Radioimmunotherapy with bismuth-213 as nonmyeloablative conditioning for marrow transplantation


Wolfgang A. Bethge1, D. Scott Wilbur2, Donald K. Hamlin2, Erlinda B. Santos1, Martin W. Brechbiel3, Rainer Storb1, and Brenda M. Sandmaier1. (1) Transplantation Biology, Fred Hutchinson Cancer Research Center, 1100 Fairview Avenue North, P.O. Box 19024, D1-100, Seattle, WA 98102, (2) Department of Radiation Oncology, University of Washington, 2121 N. 35th Street, Seattle, WA 98103, (3) Radiation Oncology Branch, National Cancer Institute, NIH, Bldg 10 Room B3B69, Bethesda, MD 20892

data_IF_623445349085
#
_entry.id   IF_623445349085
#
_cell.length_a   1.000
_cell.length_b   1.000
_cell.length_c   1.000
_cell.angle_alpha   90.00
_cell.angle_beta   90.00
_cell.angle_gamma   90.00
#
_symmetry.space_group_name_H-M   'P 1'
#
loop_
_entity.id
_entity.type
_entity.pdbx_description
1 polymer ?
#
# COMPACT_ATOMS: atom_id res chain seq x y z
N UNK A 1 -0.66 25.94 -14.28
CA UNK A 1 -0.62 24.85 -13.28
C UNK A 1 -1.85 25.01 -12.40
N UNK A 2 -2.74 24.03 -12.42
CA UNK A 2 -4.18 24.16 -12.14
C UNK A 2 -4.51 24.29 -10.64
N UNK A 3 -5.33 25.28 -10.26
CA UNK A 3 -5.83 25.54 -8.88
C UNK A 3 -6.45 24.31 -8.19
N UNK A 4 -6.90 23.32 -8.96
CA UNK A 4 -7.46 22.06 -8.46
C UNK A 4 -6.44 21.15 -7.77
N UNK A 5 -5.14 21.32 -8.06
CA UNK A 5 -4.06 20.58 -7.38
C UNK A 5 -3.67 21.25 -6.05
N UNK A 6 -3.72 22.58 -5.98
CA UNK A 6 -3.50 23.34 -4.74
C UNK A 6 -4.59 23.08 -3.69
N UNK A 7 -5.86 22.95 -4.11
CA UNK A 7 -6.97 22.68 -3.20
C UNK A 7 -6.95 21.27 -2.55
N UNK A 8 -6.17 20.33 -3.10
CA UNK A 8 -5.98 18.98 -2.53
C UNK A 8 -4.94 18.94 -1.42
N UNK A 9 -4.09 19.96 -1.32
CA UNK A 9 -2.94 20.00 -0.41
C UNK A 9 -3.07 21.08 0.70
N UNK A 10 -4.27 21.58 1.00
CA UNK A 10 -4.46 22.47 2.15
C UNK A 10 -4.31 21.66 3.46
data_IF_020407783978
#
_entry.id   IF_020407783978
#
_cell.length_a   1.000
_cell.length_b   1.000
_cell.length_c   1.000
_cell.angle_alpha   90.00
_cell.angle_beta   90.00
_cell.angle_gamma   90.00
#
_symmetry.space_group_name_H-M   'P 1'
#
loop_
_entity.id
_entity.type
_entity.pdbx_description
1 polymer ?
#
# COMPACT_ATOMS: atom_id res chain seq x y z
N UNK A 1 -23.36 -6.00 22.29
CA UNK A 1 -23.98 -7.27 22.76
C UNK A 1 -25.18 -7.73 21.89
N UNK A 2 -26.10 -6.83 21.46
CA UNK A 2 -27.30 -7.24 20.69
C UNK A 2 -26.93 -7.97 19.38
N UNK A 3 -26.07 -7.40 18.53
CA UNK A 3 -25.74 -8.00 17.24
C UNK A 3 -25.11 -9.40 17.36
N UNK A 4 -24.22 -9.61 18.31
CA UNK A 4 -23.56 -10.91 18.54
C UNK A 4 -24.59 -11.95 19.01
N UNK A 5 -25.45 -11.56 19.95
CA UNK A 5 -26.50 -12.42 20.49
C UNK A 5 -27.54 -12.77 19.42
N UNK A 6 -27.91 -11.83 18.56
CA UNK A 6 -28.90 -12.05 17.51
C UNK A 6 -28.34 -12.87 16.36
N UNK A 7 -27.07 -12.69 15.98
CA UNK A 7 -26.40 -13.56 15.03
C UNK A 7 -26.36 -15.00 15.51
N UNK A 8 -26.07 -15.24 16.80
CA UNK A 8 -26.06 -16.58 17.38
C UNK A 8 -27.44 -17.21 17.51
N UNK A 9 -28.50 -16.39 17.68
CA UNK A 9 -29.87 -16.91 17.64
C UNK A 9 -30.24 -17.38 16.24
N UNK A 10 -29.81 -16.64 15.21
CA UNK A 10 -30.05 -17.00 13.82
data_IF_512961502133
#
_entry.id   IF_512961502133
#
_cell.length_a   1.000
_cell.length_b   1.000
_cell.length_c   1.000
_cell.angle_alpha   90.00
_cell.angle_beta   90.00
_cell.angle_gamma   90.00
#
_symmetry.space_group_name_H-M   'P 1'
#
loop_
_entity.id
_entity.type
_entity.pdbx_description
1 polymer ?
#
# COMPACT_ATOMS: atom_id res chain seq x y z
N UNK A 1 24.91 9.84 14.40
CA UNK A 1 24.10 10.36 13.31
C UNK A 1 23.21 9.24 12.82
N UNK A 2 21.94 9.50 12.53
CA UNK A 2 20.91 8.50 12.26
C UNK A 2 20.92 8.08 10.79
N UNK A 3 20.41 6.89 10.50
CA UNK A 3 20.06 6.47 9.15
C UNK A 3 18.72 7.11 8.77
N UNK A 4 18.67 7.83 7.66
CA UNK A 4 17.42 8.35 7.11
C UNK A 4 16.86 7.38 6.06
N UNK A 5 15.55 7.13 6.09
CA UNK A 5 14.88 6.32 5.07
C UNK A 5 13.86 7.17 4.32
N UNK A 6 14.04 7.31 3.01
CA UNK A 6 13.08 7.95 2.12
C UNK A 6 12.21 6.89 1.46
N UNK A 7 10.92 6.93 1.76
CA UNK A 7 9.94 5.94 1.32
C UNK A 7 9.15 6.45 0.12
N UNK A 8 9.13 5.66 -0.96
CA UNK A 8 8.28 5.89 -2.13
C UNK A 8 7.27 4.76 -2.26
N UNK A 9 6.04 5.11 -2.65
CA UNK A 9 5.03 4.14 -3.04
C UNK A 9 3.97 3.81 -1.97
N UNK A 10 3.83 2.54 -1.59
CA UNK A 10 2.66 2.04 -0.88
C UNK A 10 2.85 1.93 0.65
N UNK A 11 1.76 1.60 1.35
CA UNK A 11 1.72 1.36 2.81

To lower treatment-related toxicity and mortality of conventional marrow transplantation, a nonmyeloablative conditioning regimen using 2 Gy total body irradiation (TBI) and mycophenolate mofetil (MMF) combined with cyclosporine (CSP) for postgrafting immunosuppression was developed in a canine model. To specifically target cells responsible for graft rejection and to circumvent potential toxic effects of external beam irradiation, we investigated replacing TBI by radioimmunotherapy with the alpha-emitting radionuclide bismuth-213 (213Bi). 213Bi was coupled to monoclonal antibodies, either to the panhematopoietic antigen CD45 or the T-cell receptor ab, using the metal binding chelate CHX-A-DTPA. The radioimmunoconjugates were administered in 6 injections on days -3 and -2 followed by transplant of DLA-identical marrow on day 0 and postgrafting immunosuppression with MMF and CSP. Targeting either CD45 or TCRab with the radioimmunoconjugates in combination with postgrafting immunosuppression allowed stable marrow engraftment in a canine model, thus replacing TBI.